Gates: Oh, no, those things are perfectly the same. I mean, when companies compete to do their best, when you have an economy like the U.S., where you've got the infrastructure and the stability, consumers get a good deal.

And people who go into Google every day, they want to be No. 1. Our people go in and do the best they want to do. But the effect of that is that for things that are in demand in those countries, the market selects, and there's very rapid innovation.

The PC space has seen better improvement in performance, better reduction in price than any part of the economy. So it's fun to be in that part of the economy. It's more scary.

Vista's last mile

If you want a really stable job, our industry is not the place to be because (of) companies like Wang or Digital Equipment--those are two companies I grew up admiring immensely. But you just miss a turn in the road or pick a few of the wrong people, (and) that makes it interesting. It means you come in every day and think, "Hey, I'll save the company for another year if I do something well today."

Those marketplace things work very well for most things. In (The Bill and Melinda Gates Foundation's) global health program, we're dealing with the fact that the people who want the malaria medicine aren't able to spend money on it. There, it takes a lot of cleverness to say, "OK, how do we take the skills that big pharma has, and the skills that the universities have, and bring those together in such a way that we get the smartness that they use in doing market products, but have them focus it on things where we know they couldn't prioritize it otherwise?"

The foundation is pioneering a lot of models like that. We have partners who are doing things in new ways, including people like One World Health, or GlaxoSmithKline on this malaria vaccine partnership, (who) agreed to do things a pretty different way and yet put their best people on the work, so we're super-pleased about that.

With Vista and Office, probably two of the largest examples of commercial software are both coming out; at the same time, Microsoft announced a deal with Novell around open source. Has your thinking evolved? What role do you see open-source development playing, beyond the fact that customers are asking for it?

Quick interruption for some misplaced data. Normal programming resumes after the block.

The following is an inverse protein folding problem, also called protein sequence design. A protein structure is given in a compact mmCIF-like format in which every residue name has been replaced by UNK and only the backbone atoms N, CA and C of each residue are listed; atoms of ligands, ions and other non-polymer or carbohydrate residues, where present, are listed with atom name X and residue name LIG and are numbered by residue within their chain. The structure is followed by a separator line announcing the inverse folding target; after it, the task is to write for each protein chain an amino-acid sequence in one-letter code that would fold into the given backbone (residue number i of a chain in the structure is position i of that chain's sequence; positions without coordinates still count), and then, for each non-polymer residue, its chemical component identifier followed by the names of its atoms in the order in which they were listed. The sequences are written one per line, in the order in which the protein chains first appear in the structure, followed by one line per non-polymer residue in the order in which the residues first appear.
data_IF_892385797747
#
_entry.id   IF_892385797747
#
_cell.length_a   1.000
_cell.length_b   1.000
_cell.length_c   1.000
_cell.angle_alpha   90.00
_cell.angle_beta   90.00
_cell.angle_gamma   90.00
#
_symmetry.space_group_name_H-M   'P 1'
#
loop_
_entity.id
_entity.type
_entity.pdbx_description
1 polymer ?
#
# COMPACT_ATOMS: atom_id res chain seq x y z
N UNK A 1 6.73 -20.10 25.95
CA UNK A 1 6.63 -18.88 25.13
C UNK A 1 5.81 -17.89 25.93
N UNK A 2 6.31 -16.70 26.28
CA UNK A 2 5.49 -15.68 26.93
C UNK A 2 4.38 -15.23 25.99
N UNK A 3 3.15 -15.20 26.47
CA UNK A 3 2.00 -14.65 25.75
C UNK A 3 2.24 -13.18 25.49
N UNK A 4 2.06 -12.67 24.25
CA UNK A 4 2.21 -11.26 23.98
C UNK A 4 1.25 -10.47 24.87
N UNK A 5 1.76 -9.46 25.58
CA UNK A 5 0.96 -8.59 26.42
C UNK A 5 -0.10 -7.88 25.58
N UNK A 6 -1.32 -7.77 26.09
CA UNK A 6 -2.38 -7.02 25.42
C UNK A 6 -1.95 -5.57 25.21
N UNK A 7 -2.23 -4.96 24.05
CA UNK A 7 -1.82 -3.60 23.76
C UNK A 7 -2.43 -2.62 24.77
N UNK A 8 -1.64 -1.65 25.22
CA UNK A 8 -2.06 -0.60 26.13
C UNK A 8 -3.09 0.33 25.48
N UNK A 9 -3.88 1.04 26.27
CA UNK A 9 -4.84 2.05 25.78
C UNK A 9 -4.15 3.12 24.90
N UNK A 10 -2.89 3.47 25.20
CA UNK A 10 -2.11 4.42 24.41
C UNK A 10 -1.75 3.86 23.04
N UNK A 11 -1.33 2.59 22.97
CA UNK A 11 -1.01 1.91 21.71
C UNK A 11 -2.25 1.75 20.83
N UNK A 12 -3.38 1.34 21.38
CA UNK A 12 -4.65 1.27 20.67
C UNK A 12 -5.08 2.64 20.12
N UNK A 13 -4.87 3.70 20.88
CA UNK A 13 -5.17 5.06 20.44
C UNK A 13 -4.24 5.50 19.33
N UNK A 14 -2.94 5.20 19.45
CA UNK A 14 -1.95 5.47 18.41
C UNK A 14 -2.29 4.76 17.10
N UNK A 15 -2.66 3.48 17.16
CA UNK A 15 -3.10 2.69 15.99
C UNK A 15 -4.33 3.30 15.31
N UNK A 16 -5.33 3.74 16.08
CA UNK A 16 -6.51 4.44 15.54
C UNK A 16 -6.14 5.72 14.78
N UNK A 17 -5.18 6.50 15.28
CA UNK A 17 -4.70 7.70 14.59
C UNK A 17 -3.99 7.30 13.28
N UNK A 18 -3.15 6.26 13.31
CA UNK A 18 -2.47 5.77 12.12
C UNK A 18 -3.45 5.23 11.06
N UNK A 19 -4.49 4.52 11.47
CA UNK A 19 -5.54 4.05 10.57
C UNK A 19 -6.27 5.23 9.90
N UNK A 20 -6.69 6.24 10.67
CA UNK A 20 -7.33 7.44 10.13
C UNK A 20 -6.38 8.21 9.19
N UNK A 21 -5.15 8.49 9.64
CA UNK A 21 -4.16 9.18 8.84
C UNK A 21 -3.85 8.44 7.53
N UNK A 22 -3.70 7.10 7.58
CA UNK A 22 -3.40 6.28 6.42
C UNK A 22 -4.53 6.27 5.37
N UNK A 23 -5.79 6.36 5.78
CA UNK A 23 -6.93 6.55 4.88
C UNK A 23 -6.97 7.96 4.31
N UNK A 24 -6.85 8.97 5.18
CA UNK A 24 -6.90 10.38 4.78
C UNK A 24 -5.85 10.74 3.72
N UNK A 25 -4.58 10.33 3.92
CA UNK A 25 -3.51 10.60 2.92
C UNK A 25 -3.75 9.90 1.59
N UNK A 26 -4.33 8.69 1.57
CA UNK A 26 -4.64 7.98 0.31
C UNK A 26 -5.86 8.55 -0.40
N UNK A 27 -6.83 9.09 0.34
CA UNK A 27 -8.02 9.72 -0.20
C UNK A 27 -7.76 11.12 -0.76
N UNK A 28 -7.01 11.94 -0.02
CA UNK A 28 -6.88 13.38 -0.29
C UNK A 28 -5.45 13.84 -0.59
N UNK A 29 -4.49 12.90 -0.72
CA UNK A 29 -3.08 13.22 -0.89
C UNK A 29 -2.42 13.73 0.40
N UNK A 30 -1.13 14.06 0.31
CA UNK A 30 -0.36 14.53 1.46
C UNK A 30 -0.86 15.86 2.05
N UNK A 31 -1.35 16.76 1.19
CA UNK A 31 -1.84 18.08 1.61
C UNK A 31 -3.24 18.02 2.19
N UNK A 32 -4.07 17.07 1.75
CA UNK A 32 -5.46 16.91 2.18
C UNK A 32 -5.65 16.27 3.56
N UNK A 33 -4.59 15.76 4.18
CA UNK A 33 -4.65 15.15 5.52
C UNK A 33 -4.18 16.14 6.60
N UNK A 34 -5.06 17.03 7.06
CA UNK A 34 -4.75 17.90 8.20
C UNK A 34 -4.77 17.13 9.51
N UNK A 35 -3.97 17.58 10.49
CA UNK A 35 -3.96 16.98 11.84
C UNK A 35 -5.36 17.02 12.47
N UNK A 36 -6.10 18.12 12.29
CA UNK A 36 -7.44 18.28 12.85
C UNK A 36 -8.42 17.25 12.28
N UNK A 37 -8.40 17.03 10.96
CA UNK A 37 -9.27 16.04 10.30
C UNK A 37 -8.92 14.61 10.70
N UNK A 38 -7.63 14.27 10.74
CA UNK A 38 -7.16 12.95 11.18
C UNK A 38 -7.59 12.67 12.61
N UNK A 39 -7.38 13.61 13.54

Gates: Well, there are many issues here. One is that UNIX has had a market share on servers for decades, and there's always been a lot of variety. Under that label--Linux--there's an immense amount of variety. But, in general, Linux is not nearly as high-volume as Windows is on servers. But (it's) significant, so customers want new kinds of interoperability.

We've done fantastic things on interoperability. Here, we're doing virtual machine interoperability. So you can just have a pool of hardware and applications that use Linux, applications that use Windows, and just have the VM manage which one needs more resource, which one is done, which one needs to be restarted.

We're also letting Novell give something that you get in the commercial model, but you rarely get otherwise, which is the indemnification, just like we always do with every copy of Windows. So we're pioneering some things here.

What about the role, though, for open-source software? Has your thinking changed? Is there a value that you see it bringing?
Gates: Well, let's distinguish: let's talk about free software. Free software has always been an important part of the software world, just like commercial software has been.